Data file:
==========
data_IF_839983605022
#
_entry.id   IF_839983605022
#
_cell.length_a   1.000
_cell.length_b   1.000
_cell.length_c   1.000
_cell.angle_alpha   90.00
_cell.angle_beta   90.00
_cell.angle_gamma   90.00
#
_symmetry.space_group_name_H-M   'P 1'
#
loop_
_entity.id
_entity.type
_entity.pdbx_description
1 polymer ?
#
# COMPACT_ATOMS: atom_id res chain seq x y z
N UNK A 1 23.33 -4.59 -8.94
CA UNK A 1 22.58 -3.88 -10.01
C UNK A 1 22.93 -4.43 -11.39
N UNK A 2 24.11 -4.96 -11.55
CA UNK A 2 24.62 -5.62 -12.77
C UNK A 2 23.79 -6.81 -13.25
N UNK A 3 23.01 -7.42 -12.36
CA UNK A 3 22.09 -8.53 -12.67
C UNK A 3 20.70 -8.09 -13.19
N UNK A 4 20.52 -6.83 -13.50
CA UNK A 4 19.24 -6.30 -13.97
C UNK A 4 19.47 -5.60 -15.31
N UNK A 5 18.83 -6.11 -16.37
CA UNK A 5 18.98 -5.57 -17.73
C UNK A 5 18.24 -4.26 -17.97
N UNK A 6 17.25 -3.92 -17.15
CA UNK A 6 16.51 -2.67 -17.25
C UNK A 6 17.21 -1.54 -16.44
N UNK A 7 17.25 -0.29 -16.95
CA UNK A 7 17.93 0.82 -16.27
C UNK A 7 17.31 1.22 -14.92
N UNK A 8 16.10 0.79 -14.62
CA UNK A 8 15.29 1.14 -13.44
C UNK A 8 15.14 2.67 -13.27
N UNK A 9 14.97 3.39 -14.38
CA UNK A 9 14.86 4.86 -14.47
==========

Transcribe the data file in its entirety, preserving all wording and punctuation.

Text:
data_IF_839983605022
#
_entry.id   IF_839983605022
#
_cell.length_a   1.000
_cell.length_b   1.000
_cell.length_c   1.000
_cell.angle_alpha   90.00
_cell.angle_beta   90.00
_cell.angle_gamma   90.00
#
_symmetry.space_group_name_H-M   'P 1'
#
loop_
_entity.id
_entity.type
_entity.pdbx_description
1 polymer ?
#
# COMPACT_ATOMS: atom_id res chain seq x y z
N UNK A 1 23.33 -4.59 -8.94
CA UNK A 1 22.58 -3.88 -10.01
C UNK A 1 22.93 -4.43 -11.39
N UNK A 2 24.11 -4.96 -11.55
CA UNK A 2 24.62 -5.62 -12.77
C UNK A 2 23.79 -6.81 -13.25
N UNK A 3 23.01 -7.42 -12.36
CA UNK A 3 22.09 -8.53 -12.67
C UNK A 3 20.70 -8.09 -13.19
N UNK A 4 20.52 -6.83 -13.50
CA UNK A 4 19.24 -6.30 -13.97
C UNK A 4 19.47 -5.60 -15.31
N UNK A 5 18.83 -6.11 -16.37
CA UNK A 5 18.98 -5.57 -17.73
C UNK A 5 18.24 -4.26 -17.97
N UNK A 6 17.25 -3.92 -17.15
CA UNK A 6 16.51 -2.67 -17.25
C UNK A 6 17.21 -1.54 -16.44
N UNK A 7 17.25 -0.29 -16.95
CA UNK A 7 17.93 0.82 -16.27
C UNK A 7 17.31 1.22 -14.92
N UNK A 8 16.10 0.79 -14.62
CA UNK A 8 15.29 1.14 -13.44
C UNK A 8 15.14 2.67 -13.27
N UNK A 9 14.97 3.39 -14.38
CA UNK A 9 14.86 4.86 -14.47